You can see something in the eyes of most all the Democratic candidates: the pugnacity of Howard Dean, the idealism of Dennis Kucinich, even (surprisingly) the elaborate sense of humor just under the surface of Joe Lieberman.

Not Wesley Clark. His eyes are blank. Like a turtle resting on a rock in the middle of a pond, he simply seems never to move, no matter how long you stare. But then, just as you’re about to pack up your picnic basket and go home, you catch him: His head pops out, and he slides off into the water…

Whitefield, New Hampshire, October 25. Four of the candidates–Kerry, Dean, Kucinich and Clark–are addressing New Hampshire and national union leaders at the annual state AFL-CIO conference. The setting is a beautiful, Shining-esque luxury hotel called the Mountain View Grand Resort and Spa, perched on a hill at the northern edge of the White Mountain range. In bad weather it would take police hours to reach the crime scene. “All that’s missing is the hedge maze,” cracked Gail Kinney, representing the National Writers Union.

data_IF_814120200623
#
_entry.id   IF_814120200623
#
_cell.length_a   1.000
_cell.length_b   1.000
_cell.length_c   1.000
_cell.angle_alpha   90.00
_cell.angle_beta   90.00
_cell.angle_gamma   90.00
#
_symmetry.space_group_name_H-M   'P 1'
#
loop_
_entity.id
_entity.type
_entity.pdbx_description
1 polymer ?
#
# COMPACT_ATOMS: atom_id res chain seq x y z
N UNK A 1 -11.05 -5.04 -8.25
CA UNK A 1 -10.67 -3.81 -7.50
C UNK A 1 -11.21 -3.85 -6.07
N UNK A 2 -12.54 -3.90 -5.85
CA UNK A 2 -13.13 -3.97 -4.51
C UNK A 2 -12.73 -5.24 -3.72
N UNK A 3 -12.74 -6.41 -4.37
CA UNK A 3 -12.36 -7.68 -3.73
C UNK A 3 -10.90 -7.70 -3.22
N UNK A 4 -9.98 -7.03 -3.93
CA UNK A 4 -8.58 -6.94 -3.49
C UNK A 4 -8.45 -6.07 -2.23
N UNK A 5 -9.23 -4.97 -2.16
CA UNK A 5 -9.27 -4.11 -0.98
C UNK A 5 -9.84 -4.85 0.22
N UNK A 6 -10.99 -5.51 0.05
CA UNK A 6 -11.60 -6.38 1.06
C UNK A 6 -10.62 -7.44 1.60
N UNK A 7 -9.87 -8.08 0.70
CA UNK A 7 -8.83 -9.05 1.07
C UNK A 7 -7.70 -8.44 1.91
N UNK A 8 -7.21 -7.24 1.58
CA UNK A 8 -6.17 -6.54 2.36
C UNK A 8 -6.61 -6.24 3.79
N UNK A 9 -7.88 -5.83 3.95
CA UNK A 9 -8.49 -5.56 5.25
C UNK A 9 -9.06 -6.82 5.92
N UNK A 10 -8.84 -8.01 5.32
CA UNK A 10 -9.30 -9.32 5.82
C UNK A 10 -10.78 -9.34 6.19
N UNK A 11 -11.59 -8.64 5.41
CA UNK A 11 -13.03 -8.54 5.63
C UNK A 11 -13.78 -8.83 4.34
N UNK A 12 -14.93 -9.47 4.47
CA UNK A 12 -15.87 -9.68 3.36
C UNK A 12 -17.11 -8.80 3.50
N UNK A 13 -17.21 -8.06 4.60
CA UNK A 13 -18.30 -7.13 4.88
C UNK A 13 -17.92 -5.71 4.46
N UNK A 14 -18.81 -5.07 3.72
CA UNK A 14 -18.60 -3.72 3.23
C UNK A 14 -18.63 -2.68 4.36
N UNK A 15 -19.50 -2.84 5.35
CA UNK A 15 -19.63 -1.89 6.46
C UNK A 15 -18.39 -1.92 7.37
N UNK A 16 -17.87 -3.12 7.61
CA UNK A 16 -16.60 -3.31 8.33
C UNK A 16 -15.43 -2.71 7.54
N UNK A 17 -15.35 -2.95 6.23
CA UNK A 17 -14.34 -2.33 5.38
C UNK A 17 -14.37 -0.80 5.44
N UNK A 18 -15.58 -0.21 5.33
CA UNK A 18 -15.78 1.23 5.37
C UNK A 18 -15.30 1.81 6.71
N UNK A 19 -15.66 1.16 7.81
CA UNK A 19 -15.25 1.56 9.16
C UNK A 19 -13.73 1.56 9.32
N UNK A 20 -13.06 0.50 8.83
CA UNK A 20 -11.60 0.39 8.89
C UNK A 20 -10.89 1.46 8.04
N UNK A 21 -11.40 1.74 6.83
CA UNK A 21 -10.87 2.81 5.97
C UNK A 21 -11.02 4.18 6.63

Each candidate had a half-hour to speak and answer labor-related panel questions. Kerry went first and did so-so. Dean went later and did better. Kucinich was the star, leaving to uproarious applause; he sounded like the second coming of Sam Gompers. Last in line came the unknown, Wesley Clark. And what a very strange performance it was.